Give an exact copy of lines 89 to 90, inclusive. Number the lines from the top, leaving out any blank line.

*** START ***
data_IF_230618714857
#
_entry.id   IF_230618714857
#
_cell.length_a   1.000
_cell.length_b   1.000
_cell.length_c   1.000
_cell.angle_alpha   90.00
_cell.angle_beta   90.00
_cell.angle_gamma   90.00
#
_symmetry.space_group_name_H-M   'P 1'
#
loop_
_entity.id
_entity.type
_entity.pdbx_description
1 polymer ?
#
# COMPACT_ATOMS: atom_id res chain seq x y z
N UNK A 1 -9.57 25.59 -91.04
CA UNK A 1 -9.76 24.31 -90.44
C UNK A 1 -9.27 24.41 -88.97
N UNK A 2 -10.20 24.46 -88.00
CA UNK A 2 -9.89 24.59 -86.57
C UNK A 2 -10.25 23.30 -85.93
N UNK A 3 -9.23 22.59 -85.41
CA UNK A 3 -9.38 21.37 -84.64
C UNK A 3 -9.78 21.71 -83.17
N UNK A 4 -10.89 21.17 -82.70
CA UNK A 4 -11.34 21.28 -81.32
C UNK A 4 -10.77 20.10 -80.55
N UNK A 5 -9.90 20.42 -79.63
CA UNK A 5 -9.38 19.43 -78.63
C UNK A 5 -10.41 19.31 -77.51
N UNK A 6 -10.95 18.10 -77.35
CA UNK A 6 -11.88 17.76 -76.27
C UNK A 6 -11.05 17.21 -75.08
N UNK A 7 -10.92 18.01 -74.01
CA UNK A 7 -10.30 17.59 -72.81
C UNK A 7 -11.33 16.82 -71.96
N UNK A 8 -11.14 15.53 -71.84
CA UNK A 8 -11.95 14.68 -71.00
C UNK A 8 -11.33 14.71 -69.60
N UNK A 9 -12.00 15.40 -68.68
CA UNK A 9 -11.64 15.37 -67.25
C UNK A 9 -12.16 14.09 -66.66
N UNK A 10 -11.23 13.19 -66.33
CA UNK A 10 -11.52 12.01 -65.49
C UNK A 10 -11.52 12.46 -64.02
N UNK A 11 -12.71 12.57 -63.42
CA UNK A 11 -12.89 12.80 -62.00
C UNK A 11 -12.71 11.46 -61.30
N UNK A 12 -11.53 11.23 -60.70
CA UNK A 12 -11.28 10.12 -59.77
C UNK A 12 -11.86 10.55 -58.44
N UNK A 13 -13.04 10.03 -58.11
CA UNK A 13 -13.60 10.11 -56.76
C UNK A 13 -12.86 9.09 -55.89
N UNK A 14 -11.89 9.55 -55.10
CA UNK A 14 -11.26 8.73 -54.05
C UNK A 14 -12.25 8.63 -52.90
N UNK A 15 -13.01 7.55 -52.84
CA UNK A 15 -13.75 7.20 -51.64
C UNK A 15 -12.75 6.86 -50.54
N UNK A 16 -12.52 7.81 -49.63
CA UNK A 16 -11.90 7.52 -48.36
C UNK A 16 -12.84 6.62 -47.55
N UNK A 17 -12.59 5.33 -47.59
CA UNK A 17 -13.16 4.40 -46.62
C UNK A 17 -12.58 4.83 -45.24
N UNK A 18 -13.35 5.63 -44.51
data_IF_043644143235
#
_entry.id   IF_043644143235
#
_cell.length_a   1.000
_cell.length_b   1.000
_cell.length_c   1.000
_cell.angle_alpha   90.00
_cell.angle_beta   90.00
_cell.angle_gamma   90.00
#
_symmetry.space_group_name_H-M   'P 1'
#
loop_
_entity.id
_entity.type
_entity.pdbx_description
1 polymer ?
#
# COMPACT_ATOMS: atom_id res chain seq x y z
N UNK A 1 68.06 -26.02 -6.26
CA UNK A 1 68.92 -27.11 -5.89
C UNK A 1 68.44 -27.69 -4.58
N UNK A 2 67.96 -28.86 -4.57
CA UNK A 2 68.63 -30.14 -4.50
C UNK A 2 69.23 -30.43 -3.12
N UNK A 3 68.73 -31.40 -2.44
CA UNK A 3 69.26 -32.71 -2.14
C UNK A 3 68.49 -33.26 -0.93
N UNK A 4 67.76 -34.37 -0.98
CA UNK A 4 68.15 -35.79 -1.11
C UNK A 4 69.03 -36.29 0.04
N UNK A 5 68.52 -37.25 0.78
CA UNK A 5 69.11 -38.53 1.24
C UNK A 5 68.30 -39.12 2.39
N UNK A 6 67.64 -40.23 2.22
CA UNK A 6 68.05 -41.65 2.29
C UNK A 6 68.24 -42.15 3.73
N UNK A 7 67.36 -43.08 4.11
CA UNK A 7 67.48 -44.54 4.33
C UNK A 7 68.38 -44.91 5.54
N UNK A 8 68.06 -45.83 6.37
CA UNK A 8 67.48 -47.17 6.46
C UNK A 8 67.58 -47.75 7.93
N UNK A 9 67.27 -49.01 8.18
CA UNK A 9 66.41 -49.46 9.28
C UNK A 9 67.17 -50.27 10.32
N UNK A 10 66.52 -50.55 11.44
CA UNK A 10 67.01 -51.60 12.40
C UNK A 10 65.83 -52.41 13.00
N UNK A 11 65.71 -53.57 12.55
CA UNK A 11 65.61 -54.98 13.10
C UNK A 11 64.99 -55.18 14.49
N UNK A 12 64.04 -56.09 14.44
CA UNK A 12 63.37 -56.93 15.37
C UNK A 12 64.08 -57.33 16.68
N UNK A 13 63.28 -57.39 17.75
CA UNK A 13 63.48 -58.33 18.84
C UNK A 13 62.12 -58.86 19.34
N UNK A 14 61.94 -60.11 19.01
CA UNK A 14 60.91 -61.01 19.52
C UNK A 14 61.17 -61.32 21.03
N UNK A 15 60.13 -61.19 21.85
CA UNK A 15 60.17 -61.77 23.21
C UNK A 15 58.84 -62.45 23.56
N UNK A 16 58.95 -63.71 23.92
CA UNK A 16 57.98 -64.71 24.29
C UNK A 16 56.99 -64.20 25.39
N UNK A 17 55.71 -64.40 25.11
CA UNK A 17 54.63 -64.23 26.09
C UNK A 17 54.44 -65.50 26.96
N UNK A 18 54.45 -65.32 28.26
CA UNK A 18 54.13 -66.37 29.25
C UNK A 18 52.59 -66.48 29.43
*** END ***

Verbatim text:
_entity.pdbx_description
1 polymer ?